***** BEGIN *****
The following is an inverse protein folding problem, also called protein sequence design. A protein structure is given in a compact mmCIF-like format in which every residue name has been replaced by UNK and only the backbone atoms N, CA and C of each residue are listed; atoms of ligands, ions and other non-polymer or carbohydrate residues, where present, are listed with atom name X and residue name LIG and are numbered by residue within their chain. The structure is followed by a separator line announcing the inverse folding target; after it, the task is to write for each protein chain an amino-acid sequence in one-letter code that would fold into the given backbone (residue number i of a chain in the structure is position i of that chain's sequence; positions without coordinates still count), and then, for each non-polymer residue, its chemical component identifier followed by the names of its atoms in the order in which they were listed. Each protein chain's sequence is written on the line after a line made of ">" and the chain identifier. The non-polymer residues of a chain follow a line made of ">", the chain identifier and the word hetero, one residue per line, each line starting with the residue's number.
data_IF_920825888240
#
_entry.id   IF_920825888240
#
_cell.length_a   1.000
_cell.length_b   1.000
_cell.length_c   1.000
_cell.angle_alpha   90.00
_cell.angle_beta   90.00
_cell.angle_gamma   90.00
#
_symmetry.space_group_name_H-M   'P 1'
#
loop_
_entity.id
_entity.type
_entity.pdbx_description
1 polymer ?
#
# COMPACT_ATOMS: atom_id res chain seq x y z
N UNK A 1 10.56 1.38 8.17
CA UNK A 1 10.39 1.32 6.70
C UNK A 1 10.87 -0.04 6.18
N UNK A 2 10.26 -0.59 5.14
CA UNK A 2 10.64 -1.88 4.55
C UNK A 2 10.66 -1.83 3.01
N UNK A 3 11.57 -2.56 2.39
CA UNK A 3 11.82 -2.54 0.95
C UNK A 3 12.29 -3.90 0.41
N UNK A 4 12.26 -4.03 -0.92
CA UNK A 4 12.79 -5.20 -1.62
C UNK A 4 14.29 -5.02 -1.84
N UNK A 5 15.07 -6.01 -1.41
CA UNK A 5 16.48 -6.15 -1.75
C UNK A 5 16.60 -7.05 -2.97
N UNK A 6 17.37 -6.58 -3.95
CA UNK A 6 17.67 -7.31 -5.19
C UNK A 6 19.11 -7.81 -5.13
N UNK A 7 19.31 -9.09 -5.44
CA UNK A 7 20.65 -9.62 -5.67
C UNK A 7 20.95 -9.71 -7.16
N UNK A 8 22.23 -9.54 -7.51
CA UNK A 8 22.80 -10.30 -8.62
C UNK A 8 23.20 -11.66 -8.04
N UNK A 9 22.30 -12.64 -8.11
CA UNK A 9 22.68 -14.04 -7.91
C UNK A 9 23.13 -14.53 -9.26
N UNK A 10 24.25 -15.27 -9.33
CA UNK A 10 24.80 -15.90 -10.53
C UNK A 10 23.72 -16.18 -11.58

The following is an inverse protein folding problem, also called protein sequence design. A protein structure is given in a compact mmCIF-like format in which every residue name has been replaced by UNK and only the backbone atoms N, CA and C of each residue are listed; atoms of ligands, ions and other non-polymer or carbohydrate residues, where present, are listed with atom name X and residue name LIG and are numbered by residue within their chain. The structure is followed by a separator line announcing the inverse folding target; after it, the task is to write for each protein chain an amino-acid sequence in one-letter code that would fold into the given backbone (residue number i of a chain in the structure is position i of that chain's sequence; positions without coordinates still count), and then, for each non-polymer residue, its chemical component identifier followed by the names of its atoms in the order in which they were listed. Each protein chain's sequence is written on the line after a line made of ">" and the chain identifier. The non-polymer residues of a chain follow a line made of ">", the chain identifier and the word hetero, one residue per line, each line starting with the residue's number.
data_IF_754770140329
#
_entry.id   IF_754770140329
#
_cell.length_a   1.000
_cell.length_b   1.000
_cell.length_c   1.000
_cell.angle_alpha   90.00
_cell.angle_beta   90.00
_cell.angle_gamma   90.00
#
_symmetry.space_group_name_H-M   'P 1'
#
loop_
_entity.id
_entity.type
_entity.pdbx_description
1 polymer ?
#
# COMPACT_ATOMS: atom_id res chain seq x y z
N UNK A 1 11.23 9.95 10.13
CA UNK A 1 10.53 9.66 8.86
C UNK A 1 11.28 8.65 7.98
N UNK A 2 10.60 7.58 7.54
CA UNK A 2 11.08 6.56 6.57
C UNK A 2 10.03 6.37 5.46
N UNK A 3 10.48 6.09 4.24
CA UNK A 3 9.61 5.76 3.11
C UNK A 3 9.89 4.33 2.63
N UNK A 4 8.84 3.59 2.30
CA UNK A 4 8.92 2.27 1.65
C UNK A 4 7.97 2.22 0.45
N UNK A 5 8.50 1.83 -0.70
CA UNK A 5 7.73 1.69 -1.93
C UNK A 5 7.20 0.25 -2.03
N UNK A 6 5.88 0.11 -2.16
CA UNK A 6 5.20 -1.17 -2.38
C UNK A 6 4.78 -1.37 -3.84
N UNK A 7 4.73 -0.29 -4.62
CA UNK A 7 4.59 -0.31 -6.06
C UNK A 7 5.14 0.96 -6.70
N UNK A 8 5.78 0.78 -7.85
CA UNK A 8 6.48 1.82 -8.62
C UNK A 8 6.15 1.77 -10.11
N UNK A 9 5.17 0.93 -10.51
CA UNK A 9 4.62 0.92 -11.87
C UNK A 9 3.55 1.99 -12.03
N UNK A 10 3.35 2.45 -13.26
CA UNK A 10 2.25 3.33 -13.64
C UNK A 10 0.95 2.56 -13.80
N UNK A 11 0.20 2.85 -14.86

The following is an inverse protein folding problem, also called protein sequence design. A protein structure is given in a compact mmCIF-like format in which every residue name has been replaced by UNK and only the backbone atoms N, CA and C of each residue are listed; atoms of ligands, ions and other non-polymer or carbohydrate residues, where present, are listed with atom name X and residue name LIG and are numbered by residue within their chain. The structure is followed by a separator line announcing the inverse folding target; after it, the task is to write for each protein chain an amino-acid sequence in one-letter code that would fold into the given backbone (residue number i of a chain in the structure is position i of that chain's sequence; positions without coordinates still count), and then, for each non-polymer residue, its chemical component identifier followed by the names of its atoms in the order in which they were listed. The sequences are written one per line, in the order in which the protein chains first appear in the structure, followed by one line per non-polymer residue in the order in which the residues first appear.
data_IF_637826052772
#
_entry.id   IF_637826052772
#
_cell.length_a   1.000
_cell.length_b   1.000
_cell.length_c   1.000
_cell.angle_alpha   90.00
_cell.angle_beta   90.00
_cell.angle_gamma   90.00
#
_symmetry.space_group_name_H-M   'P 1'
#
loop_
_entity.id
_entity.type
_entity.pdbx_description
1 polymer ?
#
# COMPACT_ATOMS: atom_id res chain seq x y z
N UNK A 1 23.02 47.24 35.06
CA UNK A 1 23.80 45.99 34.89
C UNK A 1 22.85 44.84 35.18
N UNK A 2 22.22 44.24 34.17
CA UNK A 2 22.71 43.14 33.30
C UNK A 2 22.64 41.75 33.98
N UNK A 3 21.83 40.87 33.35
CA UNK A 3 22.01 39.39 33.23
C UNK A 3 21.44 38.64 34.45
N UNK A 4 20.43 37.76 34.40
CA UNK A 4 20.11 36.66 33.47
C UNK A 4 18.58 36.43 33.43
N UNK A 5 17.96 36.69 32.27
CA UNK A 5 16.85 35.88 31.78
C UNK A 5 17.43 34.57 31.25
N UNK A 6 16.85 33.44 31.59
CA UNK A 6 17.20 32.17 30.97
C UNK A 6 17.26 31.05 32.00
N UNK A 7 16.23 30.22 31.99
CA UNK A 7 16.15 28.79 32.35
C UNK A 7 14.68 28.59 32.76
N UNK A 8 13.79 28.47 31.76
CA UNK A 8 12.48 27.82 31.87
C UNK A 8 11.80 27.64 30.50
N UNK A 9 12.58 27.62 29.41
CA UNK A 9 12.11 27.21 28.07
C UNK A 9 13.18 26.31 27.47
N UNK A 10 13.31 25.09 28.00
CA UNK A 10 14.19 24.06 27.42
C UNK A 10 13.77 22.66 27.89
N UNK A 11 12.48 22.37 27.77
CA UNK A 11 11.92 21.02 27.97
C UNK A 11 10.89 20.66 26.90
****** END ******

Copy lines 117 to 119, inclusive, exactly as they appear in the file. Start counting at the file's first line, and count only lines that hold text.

#
loop_
_entity.id